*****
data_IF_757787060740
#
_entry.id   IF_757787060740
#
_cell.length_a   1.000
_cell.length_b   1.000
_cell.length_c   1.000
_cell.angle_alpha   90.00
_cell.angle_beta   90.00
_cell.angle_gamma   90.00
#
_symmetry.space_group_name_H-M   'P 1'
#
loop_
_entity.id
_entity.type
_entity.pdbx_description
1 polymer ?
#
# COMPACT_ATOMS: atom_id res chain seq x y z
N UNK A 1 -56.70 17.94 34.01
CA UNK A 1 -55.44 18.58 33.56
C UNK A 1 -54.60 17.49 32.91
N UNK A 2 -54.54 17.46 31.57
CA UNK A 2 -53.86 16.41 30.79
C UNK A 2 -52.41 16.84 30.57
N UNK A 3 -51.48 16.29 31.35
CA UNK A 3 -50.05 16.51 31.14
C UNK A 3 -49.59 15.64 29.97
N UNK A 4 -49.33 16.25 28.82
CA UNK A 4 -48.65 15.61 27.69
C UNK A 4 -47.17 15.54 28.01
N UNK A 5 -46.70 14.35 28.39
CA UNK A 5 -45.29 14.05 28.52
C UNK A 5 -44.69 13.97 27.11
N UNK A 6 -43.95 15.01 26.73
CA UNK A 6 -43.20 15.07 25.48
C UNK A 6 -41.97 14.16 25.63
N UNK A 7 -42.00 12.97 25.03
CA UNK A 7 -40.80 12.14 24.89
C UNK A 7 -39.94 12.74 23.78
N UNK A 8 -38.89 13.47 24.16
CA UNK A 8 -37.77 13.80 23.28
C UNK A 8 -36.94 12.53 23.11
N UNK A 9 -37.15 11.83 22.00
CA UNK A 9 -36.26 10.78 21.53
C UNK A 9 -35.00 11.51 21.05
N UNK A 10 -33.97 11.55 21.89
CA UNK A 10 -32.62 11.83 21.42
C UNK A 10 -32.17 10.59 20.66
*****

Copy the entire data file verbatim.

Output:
data_IF_757787060740
#
_entry.id   IF_757787060740
#
_cell.length_a   1.000
_cell.length_b   1.000
_cell.length_c   1.000
_cell.angle_alpha   90.00
_cell.angle_beta   90.00
_cell.angle_gamma   90.00
#
_symmetry.space_group_name_H-M   'P 1'
#
loop_
_entity.id
_entity.type
_entity.pdbx_description
1 polymer ?
#
# COMPACT_ATOMS: atom_id res chain seq x y z
N UNK A 1 -56.70 17.94 34.01
CA UNK A 1 -55.44 18.58 33.56
C UNK A 1 -54.60 17.49 32.91
N UNK A 2 -54.54 17.46 31.57
CA UNK A 2 -53.86 16.41 30.79
C UNK A 2 -52.41 16.84 30.57
N UNK A 3 -51.48 16.29 31.35
CA UNK A 3 -50.05 16.51 31.14
C UNK A 3 -49.59 15.64 29.97
N UNK A 4 -49.33 16.25 28.82
CA UNK A 4 -48.65 15.61 27.69
C UNK A 4 -47.17 15.54 28.01
N UNK A 5 -46.70 14.35 28.39
CA UNK A 5 -45.29 14.05 28.52
C UNK A 5 -44.69 13.97 27.11
N UNK A 6 -43.95 15.01 26.73
CA UNK A 6 -43.20 15.07 25.48
C UNK A 6 -41.97 14.16 25.63
N UNK A 7 -42.00 12.97 25.03
CA UNK A 7 -40.80 12.14 24.89
C UNK A 7 -39.94 12.74 23.78
N UNK A 8 -38.89 13.47 24.16
CA UNK A 8 -37.77 13.80 23.28
C UNK A 8 -36.94 12.53 23.11
N UNK A 9 -37.15 11.83 22.00
CA UNK A 9 -36.26 10.78 21.53
C UNK A 9 -35.00 11.51 21.05
N UNK A 10 -33.97 11.55 21.89
CA UNK A 10 -32.62 11.83 21.42
C UNK A 10 -32.17 10.59 20.66